– Paper whites

paperwhites13It was time.

The paper whites — the ones we had forced indoors in jars around the holidays — were spent and blossomless, and still we let them sit there, leaves flopped over the jar rims, on the table and mantle.

Outside, enough snow has melted that I see dirt everywhere.

This morning I put the jars on the back steps that go from the old screened porch down into the yard. I went into the kitchen and put on my coat, slipped on my boots. In the garage, I found the small spade and pruners.

Near the southeast corner of the house, where it warms early in the spring, I dug a mini trench, about six inches deep. Into the damp cold dirt I pressed the four bulbs, with their whiskery roots, some even holding on still to the pebbles from the jars. I covered the bulbs with dirt, and trimmed the green leaves to five or so inches. I thought about how February is not a good time to plant bulbs, even below the frost line. I found some downed hemlock branches and lay them like a blanket on top of the bulb patch.

paperwhites3It’s possible that the bulbs will freeze and then rot. It’s just as possible that the six inches of packed dirt and the hemlock blanket will keep them viable. They may not sprout and bloom again in 2009, but maybe they’ll lay low and surprise me in 2010. By then, I may have even forgotten about them, so that when they do sprout, it’ll be like some kind of magic. A gift.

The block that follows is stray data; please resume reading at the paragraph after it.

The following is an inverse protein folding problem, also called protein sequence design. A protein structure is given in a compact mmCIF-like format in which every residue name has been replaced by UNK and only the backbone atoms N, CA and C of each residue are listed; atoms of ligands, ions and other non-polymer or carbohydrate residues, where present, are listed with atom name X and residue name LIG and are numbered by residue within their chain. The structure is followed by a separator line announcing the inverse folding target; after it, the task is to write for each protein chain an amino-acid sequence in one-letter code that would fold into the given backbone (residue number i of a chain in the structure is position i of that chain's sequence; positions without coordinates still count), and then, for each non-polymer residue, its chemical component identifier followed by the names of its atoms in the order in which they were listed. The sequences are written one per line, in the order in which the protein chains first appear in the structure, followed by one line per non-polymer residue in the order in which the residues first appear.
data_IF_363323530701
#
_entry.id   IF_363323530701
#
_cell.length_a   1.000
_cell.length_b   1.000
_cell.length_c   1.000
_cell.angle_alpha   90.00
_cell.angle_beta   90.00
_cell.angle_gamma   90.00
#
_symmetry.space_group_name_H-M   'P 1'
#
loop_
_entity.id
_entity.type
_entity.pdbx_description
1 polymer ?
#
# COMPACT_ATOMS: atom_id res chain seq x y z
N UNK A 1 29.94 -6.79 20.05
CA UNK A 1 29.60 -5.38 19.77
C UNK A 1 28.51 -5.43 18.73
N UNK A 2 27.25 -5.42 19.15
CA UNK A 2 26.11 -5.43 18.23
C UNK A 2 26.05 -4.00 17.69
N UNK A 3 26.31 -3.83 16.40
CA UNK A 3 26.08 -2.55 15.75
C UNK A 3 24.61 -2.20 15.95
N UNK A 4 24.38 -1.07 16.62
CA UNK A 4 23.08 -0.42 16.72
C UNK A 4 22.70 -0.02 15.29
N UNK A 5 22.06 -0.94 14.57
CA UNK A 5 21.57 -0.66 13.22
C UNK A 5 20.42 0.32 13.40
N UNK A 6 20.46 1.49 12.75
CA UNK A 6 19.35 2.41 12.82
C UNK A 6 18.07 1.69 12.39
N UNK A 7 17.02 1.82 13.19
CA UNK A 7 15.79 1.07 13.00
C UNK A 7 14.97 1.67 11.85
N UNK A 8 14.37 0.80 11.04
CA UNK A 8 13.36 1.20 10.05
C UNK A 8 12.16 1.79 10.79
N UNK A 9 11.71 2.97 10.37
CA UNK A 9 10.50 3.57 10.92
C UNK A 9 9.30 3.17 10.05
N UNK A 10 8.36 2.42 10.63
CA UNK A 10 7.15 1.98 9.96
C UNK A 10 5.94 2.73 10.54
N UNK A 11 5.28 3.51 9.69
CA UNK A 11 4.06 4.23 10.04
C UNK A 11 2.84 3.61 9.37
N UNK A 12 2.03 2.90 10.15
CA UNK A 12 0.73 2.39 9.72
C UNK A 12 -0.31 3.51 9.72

As a gardener, one can certainly follow all the guidelines and rules of thumb and get what’s intended. For example, I have divided irises and hostas according to the gardening authorities, and the results have been gratifying: more irises, more hostas, in more places.

One can also, as a gardener, make mistakes and even garden unwittingly, and still come up with something fine. When I was about five years old at most, I sucked on a peach pit until all the fruity pulp was gone, and then, in the shaded dirt outside the kitchen door, not too far from our house’s foundation, I dug a hole using a kitchen spoon and dropped the peach pit in. Because I was a child, I did not tend that spot; I did not water it or check daily for a green sapling. And yet it grew — maybe my mother noticed it — and grew and grew and eventually became a tree with peaches that we ate. They were never beautiful peaches, and we ate them peeled and stewed, but they were peaches, and it was a tree.

I garden both ways: I follow the directions sometimes, and other times I defy them, or at least I bend them. This is what I believe: things that grow want to grow. (Or, sometimes they don’t.) I must do what I do, and then wait and see what they do.

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